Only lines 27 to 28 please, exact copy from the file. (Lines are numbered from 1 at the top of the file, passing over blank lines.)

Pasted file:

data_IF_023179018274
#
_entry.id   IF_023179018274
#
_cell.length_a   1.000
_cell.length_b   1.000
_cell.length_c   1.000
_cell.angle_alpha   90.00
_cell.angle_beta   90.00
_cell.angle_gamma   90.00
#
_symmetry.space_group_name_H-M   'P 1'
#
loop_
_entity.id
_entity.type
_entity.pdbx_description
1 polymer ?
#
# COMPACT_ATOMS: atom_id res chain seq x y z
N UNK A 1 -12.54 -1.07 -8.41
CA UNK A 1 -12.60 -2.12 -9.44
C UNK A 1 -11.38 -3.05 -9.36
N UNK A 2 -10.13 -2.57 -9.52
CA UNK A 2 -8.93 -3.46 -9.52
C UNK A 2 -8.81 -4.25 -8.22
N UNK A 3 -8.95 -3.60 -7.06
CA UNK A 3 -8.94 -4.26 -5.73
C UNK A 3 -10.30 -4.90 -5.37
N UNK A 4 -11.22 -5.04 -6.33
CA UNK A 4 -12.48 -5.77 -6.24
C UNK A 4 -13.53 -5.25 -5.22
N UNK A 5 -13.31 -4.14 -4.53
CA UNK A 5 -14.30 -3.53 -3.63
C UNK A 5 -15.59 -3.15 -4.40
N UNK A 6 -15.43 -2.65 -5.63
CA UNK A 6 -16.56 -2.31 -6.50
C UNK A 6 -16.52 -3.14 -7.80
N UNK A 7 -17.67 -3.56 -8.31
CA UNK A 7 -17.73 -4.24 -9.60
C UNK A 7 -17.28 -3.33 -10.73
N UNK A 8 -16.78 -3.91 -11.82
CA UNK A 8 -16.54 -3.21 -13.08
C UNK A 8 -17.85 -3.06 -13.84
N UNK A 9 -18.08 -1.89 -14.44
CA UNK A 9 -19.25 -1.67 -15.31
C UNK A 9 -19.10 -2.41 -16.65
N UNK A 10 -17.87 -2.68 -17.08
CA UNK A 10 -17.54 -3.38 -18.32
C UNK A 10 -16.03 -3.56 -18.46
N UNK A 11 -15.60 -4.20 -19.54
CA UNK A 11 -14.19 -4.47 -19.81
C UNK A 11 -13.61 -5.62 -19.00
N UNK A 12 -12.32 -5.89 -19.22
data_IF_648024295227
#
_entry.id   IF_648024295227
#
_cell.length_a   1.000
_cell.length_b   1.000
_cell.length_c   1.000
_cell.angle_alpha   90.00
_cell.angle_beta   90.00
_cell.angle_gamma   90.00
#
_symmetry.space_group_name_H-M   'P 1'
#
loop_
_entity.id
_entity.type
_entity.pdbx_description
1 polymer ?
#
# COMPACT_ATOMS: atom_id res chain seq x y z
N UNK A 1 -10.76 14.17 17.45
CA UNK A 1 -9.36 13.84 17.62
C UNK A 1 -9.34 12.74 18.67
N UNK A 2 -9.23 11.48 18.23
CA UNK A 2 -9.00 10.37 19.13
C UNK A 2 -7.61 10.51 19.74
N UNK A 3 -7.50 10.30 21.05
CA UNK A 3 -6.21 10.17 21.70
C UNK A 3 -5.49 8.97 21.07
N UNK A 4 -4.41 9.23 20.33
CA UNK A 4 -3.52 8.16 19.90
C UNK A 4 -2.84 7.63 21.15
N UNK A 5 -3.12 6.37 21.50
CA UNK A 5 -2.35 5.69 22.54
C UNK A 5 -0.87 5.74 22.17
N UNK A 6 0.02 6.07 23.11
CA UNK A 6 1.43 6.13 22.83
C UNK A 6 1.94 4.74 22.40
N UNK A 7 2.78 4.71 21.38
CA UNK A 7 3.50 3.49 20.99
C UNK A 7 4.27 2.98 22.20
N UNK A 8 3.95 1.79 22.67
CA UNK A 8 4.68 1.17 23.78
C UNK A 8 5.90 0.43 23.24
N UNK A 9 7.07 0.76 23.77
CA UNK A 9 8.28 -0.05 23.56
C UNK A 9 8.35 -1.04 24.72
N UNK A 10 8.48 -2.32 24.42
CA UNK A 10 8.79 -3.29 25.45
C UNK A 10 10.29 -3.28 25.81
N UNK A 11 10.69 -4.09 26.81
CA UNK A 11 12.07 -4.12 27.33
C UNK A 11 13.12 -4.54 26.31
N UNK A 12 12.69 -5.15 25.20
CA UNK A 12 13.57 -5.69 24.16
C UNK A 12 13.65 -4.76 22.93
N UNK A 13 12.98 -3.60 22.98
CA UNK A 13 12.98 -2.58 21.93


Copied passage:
N UNK A 3 -8.95 -3.60 -7.06
CA UNK A 3 -8.94 -4.26 -5.73